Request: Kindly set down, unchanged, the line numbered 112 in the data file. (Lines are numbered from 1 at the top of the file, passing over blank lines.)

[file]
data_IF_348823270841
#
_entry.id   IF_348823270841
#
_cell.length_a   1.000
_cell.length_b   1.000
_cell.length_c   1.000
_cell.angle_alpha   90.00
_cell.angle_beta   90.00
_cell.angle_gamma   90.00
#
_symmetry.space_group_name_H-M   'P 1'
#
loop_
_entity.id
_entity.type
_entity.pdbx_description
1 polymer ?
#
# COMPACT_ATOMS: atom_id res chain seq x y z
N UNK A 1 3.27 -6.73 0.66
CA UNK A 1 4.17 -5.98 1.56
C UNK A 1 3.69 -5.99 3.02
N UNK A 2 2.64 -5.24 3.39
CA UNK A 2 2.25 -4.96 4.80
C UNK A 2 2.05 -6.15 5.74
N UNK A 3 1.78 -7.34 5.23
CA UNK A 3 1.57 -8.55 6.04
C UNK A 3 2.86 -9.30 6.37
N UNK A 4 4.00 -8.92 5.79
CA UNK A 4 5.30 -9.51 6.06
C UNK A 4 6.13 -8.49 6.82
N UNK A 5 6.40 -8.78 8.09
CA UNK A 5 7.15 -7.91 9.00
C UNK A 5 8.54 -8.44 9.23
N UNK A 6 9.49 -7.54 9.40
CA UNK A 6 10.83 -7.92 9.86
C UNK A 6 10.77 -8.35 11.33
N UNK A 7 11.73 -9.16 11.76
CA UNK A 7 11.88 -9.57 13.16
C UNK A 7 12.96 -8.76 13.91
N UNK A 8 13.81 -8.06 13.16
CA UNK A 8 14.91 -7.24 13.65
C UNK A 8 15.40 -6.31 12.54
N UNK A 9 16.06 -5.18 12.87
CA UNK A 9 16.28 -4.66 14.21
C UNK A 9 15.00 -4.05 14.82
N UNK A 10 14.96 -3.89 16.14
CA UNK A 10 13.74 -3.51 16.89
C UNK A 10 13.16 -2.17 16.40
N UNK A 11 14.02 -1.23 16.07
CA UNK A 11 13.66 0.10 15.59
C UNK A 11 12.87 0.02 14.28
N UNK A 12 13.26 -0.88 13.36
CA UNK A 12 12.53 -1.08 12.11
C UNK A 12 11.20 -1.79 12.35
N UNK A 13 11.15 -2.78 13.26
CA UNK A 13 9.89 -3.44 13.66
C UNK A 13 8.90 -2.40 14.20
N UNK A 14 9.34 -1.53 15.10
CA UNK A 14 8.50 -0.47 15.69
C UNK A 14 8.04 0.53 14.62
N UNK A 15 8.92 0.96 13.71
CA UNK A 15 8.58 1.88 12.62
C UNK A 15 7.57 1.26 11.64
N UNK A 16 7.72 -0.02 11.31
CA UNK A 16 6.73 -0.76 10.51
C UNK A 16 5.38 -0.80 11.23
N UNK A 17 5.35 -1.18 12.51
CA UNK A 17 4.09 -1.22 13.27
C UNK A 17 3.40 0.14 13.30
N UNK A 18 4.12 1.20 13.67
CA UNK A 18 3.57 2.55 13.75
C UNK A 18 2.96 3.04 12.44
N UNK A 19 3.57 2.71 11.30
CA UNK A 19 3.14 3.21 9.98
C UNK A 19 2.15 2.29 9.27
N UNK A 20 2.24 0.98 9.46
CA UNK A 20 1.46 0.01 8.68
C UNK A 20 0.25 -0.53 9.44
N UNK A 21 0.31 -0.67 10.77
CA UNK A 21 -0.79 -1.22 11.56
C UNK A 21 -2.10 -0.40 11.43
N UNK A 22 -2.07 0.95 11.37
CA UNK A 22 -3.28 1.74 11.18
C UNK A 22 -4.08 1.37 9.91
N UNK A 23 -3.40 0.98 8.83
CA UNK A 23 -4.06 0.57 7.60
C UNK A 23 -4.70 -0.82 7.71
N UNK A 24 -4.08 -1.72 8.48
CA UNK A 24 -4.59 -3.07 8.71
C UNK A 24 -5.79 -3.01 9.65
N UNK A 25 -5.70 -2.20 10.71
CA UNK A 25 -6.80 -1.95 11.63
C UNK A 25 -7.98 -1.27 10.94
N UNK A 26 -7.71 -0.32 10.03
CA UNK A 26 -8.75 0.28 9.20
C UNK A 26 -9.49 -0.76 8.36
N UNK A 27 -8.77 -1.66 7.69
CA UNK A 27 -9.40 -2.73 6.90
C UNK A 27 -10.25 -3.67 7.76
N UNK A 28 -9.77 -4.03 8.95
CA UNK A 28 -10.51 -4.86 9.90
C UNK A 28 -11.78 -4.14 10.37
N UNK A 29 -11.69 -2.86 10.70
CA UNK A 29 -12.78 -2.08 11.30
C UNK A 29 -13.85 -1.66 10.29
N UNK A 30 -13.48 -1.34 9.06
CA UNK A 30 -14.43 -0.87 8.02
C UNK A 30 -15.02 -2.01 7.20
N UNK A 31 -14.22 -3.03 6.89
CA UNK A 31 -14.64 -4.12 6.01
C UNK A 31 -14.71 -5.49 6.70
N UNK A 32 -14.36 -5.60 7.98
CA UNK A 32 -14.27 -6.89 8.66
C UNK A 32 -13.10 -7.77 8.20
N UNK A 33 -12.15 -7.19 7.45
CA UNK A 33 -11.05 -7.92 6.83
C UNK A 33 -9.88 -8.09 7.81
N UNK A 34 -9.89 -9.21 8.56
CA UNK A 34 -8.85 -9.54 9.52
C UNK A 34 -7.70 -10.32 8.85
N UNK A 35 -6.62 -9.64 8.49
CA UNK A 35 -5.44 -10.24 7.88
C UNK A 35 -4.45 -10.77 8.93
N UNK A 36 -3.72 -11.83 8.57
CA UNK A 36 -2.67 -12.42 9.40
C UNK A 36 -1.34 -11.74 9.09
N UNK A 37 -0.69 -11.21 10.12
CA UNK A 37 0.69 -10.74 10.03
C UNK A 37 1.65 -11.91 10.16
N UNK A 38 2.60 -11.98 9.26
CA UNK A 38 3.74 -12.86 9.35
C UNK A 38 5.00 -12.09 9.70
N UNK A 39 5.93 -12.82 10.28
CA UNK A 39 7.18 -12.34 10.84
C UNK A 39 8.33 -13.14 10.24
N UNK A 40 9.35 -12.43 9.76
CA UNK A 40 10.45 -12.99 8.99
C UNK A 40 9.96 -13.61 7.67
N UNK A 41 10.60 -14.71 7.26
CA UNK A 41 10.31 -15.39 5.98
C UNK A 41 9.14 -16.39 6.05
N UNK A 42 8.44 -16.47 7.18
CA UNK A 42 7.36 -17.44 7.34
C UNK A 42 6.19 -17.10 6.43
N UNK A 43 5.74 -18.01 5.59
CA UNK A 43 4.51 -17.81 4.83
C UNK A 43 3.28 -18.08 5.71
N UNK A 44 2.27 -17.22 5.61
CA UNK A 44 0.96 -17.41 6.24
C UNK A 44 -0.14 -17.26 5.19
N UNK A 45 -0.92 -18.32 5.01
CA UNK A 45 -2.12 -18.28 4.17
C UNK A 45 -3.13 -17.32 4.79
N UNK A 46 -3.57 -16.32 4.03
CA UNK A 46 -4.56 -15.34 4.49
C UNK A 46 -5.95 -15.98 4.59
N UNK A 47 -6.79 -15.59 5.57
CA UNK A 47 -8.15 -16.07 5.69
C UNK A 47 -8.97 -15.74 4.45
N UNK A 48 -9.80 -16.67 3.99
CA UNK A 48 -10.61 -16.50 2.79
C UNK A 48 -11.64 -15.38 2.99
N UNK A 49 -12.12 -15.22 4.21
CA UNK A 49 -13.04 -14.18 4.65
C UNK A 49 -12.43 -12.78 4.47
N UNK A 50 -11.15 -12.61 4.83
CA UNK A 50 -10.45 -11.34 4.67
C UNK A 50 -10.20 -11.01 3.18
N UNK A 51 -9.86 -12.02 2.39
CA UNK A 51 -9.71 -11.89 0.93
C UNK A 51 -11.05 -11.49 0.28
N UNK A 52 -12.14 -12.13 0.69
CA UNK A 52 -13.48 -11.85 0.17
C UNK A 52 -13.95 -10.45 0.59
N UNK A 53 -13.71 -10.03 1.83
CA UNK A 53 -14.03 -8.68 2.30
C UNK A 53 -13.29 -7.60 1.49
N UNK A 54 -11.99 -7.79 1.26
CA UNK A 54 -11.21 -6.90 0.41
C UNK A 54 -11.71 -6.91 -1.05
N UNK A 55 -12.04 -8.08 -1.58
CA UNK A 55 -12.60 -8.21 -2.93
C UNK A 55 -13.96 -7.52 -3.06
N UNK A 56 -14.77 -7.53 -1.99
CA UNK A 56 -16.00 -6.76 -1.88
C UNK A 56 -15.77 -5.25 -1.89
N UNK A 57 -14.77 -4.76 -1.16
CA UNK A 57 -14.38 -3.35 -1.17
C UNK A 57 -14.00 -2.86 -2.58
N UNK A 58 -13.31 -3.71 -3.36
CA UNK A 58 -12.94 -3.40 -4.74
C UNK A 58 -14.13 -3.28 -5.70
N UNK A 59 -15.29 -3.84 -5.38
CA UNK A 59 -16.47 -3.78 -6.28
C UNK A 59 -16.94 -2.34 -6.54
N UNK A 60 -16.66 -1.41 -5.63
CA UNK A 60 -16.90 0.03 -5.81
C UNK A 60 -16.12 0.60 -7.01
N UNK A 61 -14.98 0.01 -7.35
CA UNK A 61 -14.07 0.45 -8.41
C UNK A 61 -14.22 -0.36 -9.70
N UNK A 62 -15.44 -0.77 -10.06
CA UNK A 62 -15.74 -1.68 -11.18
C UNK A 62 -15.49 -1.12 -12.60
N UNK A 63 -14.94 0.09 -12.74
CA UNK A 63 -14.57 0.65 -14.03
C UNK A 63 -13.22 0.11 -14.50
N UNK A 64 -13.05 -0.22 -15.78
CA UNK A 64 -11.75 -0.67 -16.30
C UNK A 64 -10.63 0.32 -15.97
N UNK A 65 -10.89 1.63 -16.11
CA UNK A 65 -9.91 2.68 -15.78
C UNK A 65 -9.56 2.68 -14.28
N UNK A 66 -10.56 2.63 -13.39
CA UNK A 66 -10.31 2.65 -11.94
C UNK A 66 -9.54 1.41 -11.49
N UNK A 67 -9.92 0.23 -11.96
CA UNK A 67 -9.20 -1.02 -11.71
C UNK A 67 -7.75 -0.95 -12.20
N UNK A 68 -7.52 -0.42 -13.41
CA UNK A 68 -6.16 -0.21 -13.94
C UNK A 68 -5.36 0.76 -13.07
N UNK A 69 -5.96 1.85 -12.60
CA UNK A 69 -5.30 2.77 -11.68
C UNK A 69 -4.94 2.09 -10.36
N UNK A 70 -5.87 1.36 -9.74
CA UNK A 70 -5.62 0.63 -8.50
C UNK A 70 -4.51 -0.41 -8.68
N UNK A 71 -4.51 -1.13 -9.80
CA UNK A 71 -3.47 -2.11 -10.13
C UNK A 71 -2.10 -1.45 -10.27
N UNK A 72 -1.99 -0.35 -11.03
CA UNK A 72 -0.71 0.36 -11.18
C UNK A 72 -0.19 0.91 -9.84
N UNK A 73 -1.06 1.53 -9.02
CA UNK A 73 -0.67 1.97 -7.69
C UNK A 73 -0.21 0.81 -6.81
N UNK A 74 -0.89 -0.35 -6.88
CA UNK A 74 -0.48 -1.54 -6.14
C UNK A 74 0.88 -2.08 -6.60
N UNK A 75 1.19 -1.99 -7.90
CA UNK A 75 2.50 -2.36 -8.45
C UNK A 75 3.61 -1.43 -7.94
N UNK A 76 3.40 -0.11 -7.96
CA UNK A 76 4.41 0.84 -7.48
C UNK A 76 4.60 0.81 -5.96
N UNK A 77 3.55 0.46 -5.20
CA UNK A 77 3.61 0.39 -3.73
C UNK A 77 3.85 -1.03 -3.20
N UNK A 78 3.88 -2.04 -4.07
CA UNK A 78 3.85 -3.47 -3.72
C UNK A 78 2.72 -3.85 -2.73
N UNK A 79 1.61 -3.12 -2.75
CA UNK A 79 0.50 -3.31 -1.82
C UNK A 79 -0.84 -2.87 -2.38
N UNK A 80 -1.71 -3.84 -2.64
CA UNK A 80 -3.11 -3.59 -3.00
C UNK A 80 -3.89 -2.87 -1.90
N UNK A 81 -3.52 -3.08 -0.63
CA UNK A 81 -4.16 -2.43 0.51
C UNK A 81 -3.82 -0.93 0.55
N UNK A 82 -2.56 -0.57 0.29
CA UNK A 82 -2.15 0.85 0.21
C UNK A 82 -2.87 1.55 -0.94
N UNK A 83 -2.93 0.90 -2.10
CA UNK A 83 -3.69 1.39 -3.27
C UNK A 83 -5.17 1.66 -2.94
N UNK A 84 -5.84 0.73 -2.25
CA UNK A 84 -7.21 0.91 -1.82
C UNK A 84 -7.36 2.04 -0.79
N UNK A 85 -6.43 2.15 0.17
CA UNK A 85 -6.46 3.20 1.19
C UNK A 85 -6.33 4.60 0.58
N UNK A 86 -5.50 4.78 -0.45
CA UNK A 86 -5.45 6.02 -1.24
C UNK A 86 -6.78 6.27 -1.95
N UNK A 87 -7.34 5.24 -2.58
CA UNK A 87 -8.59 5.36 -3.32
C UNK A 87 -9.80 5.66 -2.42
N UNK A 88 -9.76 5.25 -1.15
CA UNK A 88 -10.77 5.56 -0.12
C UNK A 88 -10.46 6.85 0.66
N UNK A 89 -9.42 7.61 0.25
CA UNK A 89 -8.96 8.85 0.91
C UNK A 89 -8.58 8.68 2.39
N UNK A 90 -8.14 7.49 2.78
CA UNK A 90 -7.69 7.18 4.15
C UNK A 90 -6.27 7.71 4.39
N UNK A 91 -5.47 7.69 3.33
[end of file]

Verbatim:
CA UNK A 31 -14.64 -4.12 6.01